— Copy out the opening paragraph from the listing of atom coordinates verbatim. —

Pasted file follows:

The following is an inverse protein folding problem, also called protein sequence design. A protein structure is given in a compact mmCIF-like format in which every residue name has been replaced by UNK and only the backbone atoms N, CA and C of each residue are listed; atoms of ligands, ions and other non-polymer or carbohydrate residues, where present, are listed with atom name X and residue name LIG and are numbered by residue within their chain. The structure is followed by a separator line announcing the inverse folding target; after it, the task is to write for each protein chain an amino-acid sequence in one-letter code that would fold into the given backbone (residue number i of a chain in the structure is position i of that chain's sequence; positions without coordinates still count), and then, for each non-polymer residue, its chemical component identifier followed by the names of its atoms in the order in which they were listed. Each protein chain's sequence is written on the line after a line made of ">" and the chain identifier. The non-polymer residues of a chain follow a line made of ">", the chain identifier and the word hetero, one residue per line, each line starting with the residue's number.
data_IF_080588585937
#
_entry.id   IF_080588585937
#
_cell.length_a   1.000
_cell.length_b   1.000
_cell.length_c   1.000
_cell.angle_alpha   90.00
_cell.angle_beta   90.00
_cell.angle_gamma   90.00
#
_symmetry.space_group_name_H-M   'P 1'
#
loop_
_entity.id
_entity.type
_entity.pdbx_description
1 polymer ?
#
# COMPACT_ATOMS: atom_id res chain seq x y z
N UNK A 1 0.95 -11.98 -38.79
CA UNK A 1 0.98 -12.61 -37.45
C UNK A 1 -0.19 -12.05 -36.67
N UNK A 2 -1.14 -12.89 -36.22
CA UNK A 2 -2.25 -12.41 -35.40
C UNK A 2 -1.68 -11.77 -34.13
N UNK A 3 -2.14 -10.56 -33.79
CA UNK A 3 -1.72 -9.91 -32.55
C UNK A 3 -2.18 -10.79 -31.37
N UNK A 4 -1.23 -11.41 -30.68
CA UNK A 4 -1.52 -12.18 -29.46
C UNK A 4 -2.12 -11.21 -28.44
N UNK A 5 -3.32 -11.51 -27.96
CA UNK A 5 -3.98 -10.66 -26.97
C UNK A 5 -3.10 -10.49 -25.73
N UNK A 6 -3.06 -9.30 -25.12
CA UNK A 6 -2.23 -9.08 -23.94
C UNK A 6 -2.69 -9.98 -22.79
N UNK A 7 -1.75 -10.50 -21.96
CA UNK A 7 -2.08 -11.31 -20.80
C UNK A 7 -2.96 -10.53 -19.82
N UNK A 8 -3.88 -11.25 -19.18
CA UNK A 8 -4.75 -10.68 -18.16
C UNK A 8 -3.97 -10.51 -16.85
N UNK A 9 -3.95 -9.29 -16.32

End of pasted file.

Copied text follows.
The following is an inverse protein folding problem, also called protein sequence design. A protein structure is given in a compact mmCIF-like format in which every residue name has been replaced by UNK and only the backbone atoms N, CA and C of each residue are listed; atoms of ligands, ions and other non-polymer or carbohydrate residues, where present, are listed with atom name X and residue name LIG and are numbered by residue within their chain. The structure is followed by a separator line announcing the inverse folding target; after it, the task is to write for each protein chain an amino-acid sequence in one-letter code that would fold into the given backbone (residue number i of a chain in the structure is position i of that chain's sequence; positions without coordinates still count), and then, for each non-polymer residue, its chemical component identifier followed by the names of its atoms in the order in which they were listed. Each protein chain's sequence is written on the line after a line made of ">" and the chain identifier. The non-polymer residues of a chain follow a line made of ">", the chain identifier and the word hetero, one residue per line, each line starting with the residue's number.